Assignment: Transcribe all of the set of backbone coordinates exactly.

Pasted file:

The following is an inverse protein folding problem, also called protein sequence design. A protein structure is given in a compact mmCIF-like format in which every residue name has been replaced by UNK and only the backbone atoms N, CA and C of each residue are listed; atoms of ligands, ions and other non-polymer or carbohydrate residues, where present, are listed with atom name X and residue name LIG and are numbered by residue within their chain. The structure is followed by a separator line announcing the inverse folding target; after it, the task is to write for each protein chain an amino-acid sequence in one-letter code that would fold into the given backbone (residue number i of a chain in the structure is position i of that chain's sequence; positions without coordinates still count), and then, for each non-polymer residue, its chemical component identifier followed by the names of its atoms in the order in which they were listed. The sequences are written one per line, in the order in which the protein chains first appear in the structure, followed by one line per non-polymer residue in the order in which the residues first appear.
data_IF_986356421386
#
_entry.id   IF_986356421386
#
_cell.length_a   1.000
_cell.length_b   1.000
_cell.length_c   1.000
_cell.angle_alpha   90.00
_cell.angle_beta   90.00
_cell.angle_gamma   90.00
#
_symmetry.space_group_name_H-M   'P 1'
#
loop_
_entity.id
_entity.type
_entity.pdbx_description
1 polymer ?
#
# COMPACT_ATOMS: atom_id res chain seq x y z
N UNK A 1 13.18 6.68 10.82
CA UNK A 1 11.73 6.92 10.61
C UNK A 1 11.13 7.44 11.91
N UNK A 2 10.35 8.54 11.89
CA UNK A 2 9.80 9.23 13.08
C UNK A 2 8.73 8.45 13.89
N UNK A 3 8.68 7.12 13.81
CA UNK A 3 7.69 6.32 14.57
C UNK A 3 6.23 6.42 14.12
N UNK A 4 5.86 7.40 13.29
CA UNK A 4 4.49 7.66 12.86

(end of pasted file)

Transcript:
The following is an inverse protein folding problem, also called protein sequence design. A protein structure is given in a compact mmCIF-like format in which every residue name has been replaced by UNK and only the backbone atoms N, CA and C of each residue are listed; atoms of ligands, ions and other non-polymer or carbohydrate residues, where present, are listed with atom name X and residue name LIG and are numbered by residue within their chain. The structure is followed by a separator line announcing the inverse folding target; after it, the task is to write for each protein chain an amino-acid sequence in one-letter code that would fold into the given backbone (residue number i of a chain in the structure is position i of that chain's sequence; positions without coordinates still count), and then, for each non-polymer residue, its chemical component identifier followed by the names of its atoms in the order in which they were listed. The sequences are written one per line, in the order in which the protein chains first appear in the structure, followed by one line per non-polymer residue in the order in which the residues first appear.
data_IF_986356421386
#
_entry.id   IF_986356421386
#
_cell.length_a   1.000
_cell.length_b   1.000
_cell.length_c   1.000
_cell.angle_alpha   90.00
_cell.angle_beta   90.00
_cell.angle_gamma   90.00
#
_symmetry.space_group_name_H-M   'P 1'
#
loop_
_entity.id
_entity.type
_entity.pdbx_description
1 polymer ?
#
# COMPACT_ATOMS: atom_id res chain seq x y z
N UNK A 1 13.18 6.68 10.82
CA UNK A 1 11.73 6.92 10.61
C UNK A 1 11.13 7.44 11.91
N UNK A 2 10.35 8.54 11.89
CA UNK A 2 9.80 9.23 13.08
C UNK A 2 8.73 8.45 13.89
N UNK A 3 8.68 7.12 13.81
CA UNK A 3 7.69 6.32 14.57
C UNK A 3 6.23 6.42 14.12
N UNK A 4 5.86 7.40 13.29
CA UNK A 4 4.49 7.66 12.86